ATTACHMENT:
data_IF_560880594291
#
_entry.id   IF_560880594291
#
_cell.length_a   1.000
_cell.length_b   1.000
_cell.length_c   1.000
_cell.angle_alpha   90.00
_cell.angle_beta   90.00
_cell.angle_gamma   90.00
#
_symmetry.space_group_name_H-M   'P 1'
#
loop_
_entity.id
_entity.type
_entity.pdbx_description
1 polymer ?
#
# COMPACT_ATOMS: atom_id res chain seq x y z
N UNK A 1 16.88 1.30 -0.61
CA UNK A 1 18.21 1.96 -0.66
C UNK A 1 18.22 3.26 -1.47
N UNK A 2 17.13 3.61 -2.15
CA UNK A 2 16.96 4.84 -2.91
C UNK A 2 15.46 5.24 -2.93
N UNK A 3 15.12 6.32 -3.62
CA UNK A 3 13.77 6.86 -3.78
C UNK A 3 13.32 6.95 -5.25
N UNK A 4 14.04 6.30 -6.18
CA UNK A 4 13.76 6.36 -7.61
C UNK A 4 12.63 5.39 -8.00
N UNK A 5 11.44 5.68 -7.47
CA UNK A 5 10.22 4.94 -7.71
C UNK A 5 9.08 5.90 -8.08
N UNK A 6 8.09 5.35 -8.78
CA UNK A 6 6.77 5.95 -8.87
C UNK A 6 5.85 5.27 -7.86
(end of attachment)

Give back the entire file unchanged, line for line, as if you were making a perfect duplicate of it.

data_IF_560880594291
#
_entry.id   IF_560880594291
#
_cell.length_a   1.000
_cell.length_b   1.000
_cell.length_c   1.000
_cell.angle_alpha   90.00
_cell.angle_beta   90.00
_cell.angle_gamma   90.00
#
_symmetry.space_group_name_H-M   'P 1'
#
loop_
_entity.id
_entity.type
_entity.pdbx_description
1 polymer ?
#
# COMPACT_ATOMS: atom_id res chain seq x y z
N UNK A 1 16.88 1.30 -0.61
CA UNK A 1 18.21 1.96 -0.66
C UNK A 1 18.22 3.26 -1.47
N UNK A 2 17.13 3.61 -2.15
CA UNK A 2 16.96 4.84 -2.91
C UNK A 2 15.46 5.24 -2.93
N UNK A 3 15.12 6.32 -3.62
CA UNK A 3 13.77 6.86 -3.78
C UNK A 3 13.32 6.95 -5.25
N UNK A 4 14.04 6.30 -6.18
CA UNK A 4 13.76 6.36 -7.61
C UNK A 4 12.63 5.39 -8.00
N UNK A 5 11.44 5.68 -7.47
CA UNK A 5 10.22 4.94 -7.71
C UNK A 5 9.08 5.90 -8.08
N UNK A 6 8.09 5.35 -8.78
CA UNK A 6 6.77 5.95 -8.87
C UNK A 6 5.85 5.27 -7.86